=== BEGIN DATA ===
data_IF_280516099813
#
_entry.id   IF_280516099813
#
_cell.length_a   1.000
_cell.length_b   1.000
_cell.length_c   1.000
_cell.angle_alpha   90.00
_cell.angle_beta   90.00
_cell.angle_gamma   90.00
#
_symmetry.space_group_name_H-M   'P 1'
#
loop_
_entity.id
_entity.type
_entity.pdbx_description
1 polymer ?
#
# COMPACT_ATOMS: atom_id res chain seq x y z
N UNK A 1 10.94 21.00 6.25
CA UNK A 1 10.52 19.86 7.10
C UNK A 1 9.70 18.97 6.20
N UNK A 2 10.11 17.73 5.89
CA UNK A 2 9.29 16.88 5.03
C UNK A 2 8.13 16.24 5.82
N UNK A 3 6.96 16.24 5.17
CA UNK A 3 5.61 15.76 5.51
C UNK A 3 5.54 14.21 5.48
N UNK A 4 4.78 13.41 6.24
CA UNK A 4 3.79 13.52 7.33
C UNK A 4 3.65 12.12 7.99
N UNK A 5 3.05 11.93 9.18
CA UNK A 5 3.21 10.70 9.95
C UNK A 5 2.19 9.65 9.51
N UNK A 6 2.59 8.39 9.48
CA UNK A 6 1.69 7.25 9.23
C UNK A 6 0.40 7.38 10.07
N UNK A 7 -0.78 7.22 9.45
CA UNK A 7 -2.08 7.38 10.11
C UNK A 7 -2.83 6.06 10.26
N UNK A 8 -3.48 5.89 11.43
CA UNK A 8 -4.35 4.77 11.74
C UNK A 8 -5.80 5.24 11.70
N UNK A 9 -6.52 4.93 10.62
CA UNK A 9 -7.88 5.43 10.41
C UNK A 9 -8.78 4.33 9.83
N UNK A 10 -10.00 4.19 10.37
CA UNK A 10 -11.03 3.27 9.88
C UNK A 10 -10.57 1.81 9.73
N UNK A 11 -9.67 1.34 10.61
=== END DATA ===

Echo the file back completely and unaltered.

data_IF_280516099813
#
_entry.id   IF_280516099813
#
_cell.length_a   1.000
_cell.length_b   1.000
_cell.length_c   1.000
_cell.angle_alpha   90.00
_cell.angle_beta   90.00
_cell.angle_gamma   90.00
#
_symmetry.space_group_name_H-M   'P 1'
#
loop_
_entity.id
_entity.type
_entity.pdbx_description
1 polymer ?
#
# COMPACT_ATOMS: atom_id res chain seq x y z
N UNK A 1 10.94 21.00 6.25
CA UNK A 1 10.52 19.86 7.10
C UNK A 1 9.70 18.97 6.20
N UNK A 2 10.11 17.73 5.89
CA UNK A 2 9.29 16.88 5.03
C UNK A 2 8.13 16.24 5.82
N UNK A 3 6.96 16.24 5.17
CA UNK A 3 5.61 15.76 5.51
C UNK A 3 5.54 14.21 5.48
N UNK A 4 4.78 13.41 6.24
CA UNK A 4 3.79 13.52 7.33
C UNK A 4 3.65 12.12 7.99
N UNK A 5 3.05 11.93 9.18
CA UNK A 5 3.21 10.70 9.95
C UNK A 5 2.19 9.65 9.51
N UNK A 6 2.59 8.39 9.48
CA UNK A 6 1.69 7.25 9.23
C UNK A 6 0.40 7.38 10.07
N UNK A 7 -0.78 7.22 9.45
CA UNK A 7 -2.08 7.38 10.11
C UNK A 7 -2.83 6.06 10.26
N UNK A 8 -3.48 5.89 11.43
CA UNK A 8 -4.35 4.77 11.74
C UNK A 8 -5.80 5.24 11.70
N UNK A 9 -6.52 4.93 10.62
CA UNK A 9 -7.88 5.43 10.41
C UNK A 9 -8.78 4.33 9.83
N UNK A 10 -10.00 4.19 10.37
CA UNK A 10 -11.03 3.27 9.88
C UNK A 10 -10.57 1.81 9.73
N UNK A 11 -9.67 1.34 10.61